The Road to Tahrir Square: Egypt and the United States from the Rise of Nasser to the Fall of Mubarak (Paperback)
When protesters in Egypt began to fill Cairo’s Tahrir Square on January 25th—and refused to leave until their demand that Hosni Mubarak step down was met—the politics of the region changed overnight. And the United States’ long friendship with the man who had ruled under Emergency Law for thirty years came starkly into question.
From Franklin D. Roosevelt’s brief meeting with King Farouk near the end of World War II to Barack Obama’s Cairo Speech in 2009 and the recent fall of Mubarak—the most significant turning point in American foreign policy since the end of the Cold War—this timely new book answers the urgent question of why Egypt has mattered so much to the United States. The Road to Tahrir Square is the first book to connect past and present, offering readers today an understanding of the events and forces determining American policy in this vitally important region.
Making full use of the available records—including the controversial Wikileaks archive—renowned historian Lloyd C. Gardner shows how the United States has sought to influence Egypt through economic aid, massive military assistance, and CIA manipulations, an effort that has immediate implications for how the current crisis will alter the balance of power in the Middle East. As millions of Americans ponder how the Egyptian revolution will change the face of the region and the world, here is both a fascinating story of past policies and an essential guide to possible futures.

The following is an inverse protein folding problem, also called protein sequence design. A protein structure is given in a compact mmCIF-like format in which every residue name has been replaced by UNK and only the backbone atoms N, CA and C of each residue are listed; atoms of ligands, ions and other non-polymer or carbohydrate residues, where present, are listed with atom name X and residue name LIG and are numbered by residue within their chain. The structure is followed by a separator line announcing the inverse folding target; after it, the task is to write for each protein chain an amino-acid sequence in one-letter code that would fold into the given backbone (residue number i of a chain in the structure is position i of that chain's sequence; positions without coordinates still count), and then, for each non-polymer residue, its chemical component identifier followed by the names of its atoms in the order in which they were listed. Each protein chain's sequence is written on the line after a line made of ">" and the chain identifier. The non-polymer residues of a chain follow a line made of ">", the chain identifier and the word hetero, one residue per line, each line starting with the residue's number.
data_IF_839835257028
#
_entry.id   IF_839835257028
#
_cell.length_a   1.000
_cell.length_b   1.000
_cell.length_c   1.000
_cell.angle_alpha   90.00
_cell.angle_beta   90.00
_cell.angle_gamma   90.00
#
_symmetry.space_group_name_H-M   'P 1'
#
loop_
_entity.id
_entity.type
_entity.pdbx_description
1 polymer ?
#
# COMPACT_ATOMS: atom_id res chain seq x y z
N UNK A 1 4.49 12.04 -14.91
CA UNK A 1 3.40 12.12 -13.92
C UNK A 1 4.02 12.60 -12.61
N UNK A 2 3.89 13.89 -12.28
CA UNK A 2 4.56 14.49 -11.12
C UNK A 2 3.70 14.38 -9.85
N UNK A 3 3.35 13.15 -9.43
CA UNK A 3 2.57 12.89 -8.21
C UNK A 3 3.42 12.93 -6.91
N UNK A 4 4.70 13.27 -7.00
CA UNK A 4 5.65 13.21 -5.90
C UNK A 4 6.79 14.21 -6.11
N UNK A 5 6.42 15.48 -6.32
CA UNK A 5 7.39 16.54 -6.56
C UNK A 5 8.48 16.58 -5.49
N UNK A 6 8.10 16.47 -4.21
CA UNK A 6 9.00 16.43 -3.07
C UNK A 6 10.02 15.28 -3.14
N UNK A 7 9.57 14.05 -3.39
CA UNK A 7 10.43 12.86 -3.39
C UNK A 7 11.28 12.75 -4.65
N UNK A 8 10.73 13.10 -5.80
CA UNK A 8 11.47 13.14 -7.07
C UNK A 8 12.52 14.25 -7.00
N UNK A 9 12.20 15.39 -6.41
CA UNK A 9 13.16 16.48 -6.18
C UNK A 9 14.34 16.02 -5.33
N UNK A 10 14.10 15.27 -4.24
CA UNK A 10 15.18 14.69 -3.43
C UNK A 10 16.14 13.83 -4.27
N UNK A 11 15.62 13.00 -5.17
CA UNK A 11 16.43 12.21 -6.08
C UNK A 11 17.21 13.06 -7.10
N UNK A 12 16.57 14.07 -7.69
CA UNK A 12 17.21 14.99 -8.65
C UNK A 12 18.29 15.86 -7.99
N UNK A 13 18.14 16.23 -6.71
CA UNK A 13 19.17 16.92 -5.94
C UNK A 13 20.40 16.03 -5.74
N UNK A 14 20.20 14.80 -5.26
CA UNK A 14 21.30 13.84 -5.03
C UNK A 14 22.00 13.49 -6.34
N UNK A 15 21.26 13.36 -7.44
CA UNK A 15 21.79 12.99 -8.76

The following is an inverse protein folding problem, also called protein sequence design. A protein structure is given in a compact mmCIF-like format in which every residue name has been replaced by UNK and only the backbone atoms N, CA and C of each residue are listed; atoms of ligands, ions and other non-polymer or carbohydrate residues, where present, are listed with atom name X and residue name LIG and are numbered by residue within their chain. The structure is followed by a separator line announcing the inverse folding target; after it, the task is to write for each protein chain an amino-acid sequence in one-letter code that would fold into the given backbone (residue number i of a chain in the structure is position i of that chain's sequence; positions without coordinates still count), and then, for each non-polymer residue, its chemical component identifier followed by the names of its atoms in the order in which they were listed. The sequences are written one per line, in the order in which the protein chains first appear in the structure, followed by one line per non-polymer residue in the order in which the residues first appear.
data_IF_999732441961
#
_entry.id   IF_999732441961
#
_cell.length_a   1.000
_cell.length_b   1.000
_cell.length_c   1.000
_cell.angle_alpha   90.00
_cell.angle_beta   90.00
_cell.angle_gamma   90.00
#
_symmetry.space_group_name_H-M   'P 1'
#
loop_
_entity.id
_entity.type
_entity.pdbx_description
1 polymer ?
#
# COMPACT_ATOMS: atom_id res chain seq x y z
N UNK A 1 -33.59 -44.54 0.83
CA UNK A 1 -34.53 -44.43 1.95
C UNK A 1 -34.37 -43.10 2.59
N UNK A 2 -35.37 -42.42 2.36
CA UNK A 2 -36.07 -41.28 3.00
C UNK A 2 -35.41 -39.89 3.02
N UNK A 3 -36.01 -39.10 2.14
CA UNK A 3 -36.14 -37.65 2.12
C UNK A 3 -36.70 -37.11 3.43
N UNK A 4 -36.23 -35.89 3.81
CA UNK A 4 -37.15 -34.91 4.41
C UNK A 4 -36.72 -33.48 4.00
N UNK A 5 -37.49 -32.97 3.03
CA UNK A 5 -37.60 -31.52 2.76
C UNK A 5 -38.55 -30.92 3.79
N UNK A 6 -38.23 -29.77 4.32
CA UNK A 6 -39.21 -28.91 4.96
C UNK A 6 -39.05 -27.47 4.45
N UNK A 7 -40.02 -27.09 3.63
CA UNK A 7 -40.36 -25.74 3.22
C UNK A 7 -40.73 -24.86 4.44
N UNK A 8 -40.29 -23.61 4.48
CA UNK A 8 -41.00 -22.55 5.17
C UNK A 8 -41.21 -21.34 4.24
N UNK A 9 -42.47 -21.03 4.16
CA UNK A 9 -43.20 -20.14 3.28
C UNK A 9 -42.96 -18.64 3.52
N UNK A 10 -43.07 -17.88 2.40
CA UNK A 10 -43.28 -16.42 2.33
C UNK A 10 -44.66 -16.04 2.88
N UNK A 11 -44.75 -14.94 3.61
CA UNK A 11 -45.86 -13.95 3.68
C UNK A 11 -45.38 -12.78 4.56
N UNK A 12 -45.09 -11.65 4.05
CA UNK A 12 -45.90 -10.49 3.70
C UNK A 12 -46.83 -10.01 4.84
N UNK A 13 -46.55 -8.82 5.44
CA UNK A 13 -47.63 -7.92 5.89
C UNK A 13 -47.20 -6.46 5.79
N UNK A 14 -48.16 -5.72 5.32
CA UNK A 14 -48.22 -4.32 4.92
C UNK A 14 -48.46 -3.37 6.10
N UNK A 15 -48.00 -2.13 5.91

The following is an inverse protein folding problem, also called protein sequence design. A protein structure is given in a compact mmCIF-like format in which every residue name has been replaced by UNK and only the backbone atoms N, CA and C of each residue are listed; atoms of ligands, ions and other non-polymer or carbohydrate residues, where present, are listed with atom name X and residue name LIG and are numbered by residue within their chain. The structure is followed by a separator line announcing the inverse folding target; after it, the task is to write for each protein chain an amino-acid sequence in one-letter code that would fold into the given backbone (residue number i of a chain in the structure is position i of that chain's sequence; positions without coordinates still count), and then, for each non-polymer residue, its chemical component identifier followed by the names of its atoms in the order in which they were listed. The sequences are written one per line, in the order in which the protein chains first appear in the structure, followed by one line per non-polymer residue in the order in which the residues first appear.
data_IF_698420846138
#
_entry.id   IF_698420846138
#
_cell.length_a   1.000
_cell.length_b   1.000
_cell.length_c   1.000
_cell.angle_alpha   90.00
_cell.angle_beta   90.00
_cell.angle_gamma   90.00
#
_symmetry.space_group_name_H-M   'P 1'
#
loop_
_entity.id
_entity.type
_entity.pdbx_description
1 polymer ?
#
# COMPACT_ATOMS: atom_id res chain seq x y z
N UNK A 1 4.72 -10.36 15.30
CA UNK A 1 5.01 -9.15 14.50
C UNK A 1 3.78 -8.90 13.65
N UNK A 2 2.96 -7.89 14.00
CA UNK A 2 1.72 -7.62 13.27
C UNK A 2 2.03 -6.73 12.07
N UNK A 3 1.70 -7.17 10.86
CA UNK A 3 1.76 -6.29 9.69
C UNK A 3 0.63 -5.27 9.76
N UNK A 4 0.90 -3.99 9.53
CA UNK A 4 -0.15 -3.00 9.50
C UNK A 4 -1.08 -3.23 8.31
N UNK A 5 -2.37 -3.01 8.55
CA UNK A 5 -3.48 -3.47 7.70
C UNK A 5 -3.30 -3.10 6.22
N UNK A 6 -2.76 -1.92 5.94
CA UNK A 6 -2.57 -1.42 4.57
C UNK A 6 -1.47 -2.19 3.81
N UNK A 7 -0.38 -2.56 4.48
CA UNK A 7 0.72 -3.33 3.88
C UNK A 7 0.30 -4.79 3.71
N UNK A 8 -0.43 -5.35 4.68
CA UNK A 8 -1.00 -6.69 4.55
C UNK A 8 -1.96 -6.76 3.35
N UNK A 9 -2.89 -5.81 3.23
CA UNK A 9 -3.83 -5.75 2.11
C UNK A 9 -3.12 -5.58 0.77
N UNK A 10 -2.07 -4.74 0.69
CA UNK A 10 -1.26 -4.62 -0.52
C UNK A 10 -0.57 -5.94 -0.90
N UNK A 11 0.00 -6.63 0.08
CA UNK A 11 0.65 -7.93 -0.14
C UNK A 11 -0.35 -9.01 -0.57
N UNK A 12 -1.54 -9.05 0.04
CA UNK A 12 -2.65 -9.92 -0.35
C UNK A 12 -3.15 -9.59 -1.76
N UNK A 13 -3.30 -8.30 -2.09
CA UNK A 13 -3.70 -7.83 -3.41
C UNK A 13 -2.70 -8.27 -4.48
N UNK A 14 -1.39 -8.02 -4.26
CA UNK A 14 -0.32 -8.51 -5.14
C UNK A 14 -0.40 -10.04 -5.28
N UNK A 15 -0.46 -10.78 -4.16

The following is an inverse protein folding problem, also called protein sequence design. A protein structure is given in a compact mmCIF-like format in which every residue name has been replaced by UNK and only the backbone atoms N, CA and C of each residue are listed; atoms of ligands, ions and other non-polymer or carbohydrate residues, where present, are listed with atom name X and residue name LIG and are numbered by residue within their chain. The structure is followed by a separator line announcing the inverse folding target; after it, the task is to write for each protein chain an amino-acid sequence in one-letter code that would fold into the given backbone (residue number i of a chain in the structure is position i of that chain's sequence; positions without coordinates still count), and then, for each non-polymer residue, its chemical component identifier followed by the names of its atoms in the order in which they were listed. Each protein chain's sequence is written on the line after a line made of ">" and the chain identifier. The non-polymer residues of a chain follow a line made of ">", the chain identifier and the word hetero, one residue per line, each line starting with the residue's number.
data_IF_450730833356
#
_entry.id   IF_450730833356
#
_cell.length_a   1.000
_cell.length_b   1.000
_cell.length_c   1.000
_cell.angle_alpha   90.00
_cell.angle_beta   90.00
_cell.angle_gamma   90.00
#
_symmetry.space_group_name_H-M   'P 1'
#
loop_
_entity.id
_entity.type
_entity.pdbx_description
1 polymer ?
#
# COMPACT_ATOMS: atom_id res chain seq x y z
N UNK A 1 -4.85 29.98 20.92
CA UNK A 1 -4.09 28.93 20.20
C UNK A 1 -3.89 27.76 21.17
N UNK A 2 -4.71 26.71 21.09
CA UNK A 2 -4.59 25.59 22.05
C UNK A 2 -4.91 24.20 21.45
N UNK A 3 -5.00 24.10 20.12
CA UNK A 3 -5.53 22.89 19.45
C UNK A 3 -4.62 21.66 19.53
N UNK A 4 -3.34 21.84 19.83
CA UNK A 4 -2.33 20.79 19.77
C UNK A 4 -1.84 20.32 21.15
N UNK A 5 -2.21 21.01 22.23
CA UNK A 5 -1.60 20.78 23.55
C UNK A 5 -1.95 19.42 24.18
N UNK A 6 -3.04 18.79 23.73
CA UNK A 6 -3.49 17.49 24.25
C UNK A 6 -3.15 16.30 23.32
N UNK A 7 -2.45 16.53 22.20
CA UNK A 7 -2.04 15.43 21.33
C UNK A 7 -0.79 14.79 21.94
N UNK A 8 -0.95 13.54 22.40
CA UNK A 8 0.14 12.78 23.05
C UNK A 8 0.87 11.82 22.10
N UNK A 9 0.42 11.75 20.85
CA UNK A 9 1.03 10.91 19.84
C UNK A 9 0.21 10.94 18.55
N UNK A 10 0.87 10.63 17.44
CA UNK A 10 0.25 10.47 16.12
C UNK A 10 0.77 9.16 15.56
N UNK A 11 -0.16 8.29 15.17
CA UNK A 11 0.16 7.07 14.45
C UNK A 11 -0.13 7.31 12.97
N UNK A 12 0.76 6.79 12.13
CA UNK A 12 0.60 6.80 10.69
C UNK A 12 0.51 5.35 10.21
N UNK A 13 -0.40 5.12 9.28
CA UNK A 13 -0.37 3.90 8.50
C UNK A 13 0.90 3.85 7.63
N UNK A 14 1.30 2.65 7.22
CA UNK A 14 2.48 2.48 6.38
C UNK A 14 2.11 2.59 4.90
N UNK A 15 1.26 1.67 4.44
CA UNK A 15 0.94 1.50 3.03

About the Author
Lloyd C. Gardner is the Charles and Mary Beard Professor of History at Rutgers University.
"When it comes to understanding the tangle of contradictions addling present-day U. S. policy in the Arab world, Lloyd Gardner has become our most astute guide. This compact, timely, and altogether admirable study is his best yet."
Andrew J. Bacevich, author of Washington Rules: America's Path to Permanent War
"This book is a clear, concise and insightful account of Egypt’s long decline, focusing on both the mistakes of its own leaders and the ignorant meddling of outside powers. It provides valuable answers to the questions many Americans asked as they watched the recent Egyptian uprising: 'Why is this happening? How did we get here? What does it mean?'"
Stephen Kinzer, former New York Times correspondent and author of Overthrow: America’s Century of Regime Change from Hawaii to Iraq
"[A] thought-provoking distillation of the convoluted dealings between diplomats and governments that calls for a new tack, in which American actions finally match our rhetoric."